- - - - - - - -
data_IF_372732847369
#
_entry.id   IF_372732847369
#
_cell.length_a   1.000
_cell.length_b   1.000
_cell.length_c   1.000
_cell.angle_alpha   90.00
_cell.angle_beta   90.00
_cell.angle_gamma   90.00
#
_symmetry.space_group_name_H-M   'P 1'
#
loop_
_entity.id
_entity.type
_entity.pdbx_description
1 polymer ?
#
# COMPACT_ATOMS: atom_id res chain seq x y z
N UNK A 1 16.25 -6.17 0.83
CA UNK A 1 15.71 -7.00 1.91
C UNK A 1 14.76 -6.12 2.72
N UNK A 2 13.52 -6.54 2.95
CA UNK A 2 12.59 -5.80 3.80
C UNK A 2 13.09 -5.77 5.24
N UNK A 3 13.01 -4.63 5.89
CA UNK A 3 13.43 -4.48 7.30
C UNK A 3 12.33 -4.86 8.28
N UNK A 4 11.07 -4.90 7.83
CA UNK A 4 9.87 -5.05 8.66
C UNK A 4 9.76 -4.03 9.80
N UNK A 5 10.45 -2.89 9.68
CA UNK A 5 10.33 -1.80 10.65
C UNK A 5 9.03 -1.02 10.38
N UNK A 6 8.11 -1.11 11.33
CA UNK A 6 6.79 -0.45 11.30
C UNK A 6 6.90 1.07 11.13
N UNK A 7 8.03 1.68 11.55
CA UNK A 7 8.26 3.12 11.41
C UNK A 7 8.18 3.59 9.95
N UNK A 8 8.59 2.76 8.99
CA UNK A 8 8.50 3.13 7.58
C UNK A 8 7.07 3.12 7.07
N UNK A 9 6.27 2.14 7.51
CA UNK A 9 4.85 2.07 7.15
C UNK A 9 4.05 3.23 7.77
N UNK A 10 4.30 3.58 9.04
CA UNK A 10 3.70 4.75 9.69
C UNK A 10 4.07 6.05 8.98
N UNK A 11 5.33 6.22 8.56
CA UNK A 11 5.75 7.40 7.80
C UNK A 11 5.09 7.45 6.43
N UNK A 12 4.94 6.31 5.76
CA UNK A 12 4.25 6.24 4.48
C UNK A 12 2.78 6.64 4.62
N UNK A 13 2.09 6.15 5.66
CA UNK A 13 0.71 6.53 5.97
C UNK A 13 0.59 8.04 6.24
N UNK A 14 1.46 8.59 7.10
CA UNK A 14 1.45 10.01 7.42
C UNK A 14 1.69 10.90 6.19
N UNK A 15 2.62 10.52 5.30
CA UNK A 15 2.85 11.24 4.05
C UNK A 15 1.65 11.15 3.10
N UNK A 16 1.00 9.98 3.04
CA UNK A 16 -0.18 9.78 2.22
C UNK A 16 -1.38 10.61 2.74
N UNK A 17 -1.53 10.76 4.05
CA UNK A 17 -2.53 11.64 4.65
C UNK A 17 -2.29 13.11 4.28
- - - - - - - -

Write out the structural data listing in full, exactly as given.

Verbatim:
data_IF_372732847369
#
_entry.id   IF_372732847369
#
_cell.length_a   1.000
_cell.length_b   1.000
_cell.length_c   1.000
_cell.angle_alpha   90.00
_cell.angle_beta   90.00
_cell.angle_gamma   90.00
#
_symmetry.space_group_name_H-M   'P 1'
#
loop_
_entity.id
_entity.type
_entity.pdbx_description
1 polymer ?
#
# COMPACT_ATOMS: atom_id res chain seq x y z
N UNK A 1 16.25 -6.17 0.83
CA UNK A 1 15.71 -7.00 1.91
C UNK A 1 14.76 -6.12 2.72
N UNK A 2 13.52 -6.54 2.95
CA UNK A 2 12.59 -5.80 3.80
C UNK A 2 13.09 -5.77 5.24
N UNK A 3 13.01 -4.63 5.89
CA UNK A 3 13.43 -4.48 7.30
C UNK A 3 12.33 -4.86 8.28
N UNK A 4 11.07 -4.90 7.83
CA UNK A 4 9.87 -5.05 8.66
C UNK A 4 9.76 -4.03 9.80
N UNK A 5 10.45 -2.89 9.68
CA UNK A 5 10.33 -1.80 10.65
C UNK A 5 9.03 -1.02 10.38
N UNK A 6 8.11 -1.11 11.33
CA UNK A 6 6.79 -0.45 11.30
C UNK A 6 6.90 1.07 11.13
N UNK A 7 8.03 1.68 11.55
CA UNK A 7 8.26 3.12 11.41
C UNK A 7 8.18 3.59 9.95
N UNK A 8 8.59 2.76 8.99
CA UNK A 8 8.50 3.13 7.58
C UNK A 8 7.07 3.12 7.07
N UNK A 9 6.27 2.14 7.51
CA UNK A 9 4.85 2.07 7.15
C UNK A 9 4.05 3.23 7.77
N UNK A 10 4.30 3.58 9.04
CA UNK A 10 3.70 4.75 9.69
C UNK A 10 4.07 6.05 8.98
N UNK A 11 5.33 6.22 8.56
CA UNK A 11 5.75 7.40 7.80
C UNK A 11 5.09 7.45 6.43
N UNK A 12 4.94 6.31 5.76
CA UNK A 12 4.25 6.24 4.48
C UNK A 12 2.78 6.64 4.62
N UNK A 13 2.09 6.15 5.66
CA UNK A 13 0.71 6.53 5.97
C UNK A 13 0.59 8.04 6.24
N UNK A 14 1.46 8.59 7.10
CA UNK A 14 1.45 10.01 7.42
C UNK A 14 1.69 10.90 6.19
N UNK A 15 2.62 10.52 5.30
CA UNK A 15 2.85 11.24 4.05
C UNK A 15 1.65 11.15 3.10
N UNK A 16 1.00 9.98 3.04
CA UNK A 16 -0.18 9.78 2.22
C UNK A 16 -1.38 10.61 2.74
N UNK A 17 -1.53 10.76 4.05
CA UNK A 17 -2.53 11.64 4.65
C UNK A 17 -2.29 13.11 4.28